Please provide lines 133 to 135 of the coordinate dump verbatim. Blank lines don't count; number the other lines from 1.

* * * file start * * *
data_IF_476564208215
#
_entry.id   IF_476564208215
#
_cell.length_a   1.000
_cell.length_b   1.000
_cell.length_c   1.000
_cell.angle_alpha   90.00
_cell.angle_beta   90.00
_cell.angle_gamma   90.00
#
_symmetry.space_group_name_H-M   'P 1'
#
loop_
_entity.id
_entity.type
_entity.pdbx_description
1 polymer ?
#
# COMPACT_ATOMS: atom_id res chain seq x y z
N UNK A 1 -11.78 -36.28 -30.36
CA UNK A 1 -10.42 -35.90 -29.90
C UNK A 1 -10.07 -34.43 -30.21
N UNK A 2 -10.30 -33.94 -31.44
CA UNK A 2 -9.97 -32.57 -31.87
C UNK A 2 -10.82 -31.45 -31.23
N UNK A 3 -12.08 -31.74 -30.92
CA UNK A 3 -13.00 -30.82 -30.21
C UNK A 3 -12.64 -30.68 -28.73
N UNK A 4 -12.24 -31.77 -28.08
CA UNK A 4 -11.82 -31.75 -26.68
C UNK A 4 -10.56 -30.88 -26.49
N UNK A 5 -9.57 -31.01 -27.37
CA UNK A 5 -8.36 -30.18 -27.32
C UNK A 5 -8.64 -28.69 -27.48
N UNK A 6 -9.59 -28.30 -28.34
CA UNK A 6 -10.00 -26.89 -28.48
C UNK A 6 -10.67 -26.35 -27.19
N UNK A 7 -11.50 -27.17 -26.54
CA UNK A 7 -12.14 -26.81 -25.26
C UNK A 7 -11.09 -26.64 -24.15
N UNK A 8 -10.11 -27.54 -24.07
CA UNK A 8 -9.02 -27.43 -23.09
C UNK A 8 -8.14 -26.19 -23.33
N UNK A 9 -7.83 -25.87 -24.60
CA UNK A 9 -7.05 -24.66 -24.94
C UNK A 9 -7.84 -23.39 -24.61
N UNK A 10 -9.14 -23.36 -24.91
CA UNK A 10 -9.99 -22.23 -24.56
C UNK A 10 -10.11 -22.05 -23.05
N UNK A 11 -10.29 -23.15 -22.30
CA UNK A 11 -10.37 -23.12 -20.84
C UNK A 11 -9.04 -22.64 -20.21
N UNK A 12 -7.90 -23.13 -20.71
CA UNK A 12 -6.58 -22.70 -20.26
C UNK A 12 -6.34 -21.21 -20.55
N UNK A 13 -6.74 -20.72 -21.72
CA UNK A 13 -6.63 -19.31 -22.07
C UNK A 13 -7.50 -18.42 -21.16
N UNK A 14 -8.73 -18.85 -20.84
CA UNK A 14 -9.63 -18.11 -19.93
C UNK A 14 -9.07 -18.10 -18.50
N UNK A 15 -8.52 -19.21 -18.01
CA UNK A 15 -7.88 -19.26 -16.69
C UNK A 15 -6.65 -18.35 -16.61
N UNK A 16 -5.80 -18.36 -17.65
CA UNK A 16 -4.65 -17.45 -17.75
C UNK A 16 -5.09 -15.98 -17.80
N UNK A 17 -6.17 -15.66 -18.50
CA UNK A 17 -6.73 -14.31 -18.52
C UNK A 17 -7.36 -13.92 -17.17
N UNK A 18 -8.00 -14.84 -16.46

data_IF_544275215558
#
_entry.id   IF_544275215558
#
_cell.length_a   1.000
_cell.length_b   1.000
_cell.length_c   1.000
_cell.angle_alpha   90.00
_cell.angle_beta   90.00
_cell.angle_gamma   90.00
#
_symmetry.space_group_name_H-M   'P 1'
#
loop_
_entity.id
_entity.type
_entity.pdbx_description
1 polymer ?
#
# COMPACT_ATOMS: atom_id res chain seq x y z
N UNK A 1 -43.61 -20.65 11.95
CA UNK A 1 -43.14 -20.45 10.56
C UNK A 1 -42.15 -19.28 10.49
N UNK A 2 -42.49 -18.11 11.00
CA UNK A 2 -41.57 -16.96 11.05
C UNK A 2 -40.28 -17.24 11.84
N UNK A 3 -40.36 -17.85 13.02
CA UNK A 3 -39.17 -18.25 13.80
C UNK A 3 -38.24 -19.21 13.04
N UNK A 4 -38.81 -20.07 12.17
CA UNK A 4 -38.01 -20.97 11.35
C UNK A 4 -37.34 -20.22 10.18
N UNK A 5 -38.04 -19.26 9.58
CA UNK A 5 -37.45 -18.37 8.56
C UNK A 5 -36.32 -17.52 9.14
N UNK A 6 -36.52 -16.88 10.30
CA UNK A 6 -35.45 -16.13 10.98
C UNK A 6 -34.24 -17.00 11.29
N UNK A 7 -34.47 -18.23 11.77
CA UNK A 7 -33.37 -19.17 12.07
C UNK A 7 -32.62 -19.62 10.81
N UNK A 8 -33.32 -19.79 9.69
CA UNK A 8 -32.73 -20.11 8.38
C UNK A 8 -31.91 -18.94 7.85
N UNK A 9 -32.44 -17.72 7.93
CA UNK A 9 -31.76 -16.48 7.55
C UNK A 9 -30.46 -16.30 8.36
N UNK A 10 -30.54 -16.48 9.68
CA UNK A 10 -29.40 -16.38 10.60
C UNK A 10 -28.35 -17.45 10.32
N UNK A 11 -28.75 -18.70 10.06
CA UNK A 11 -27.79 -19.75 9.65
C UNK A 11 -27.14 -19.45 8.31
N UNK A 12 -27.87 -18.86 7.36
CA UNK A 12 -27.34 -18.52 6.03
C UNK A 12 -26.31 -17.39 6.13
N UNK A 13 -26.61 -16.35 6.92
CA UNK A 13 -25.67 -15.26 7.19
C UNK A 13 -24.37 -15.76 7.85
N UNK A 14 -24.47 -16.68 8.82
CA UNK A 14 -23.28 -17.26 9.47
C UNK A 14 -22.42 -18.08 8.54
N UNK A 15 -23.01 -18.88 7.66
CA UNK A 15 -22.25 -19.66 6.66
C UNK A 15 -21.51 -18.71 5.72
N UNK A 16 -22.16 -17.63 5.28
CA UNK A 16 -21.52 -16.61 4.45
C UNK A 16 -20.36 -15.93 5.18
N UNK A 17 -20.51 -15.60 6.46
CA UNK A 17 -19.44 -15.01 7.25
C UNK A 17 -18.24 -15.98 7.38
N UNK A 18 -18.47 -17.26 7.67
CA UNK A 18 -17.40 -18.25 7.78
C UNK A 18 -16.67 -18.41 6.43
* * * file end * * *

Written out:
CA UNK A 14 -23.28 -17.26 9.47
C UNK A 14 -22.42 -18.08 8.54
N UNK A 15 -23.01 -18.88 7.66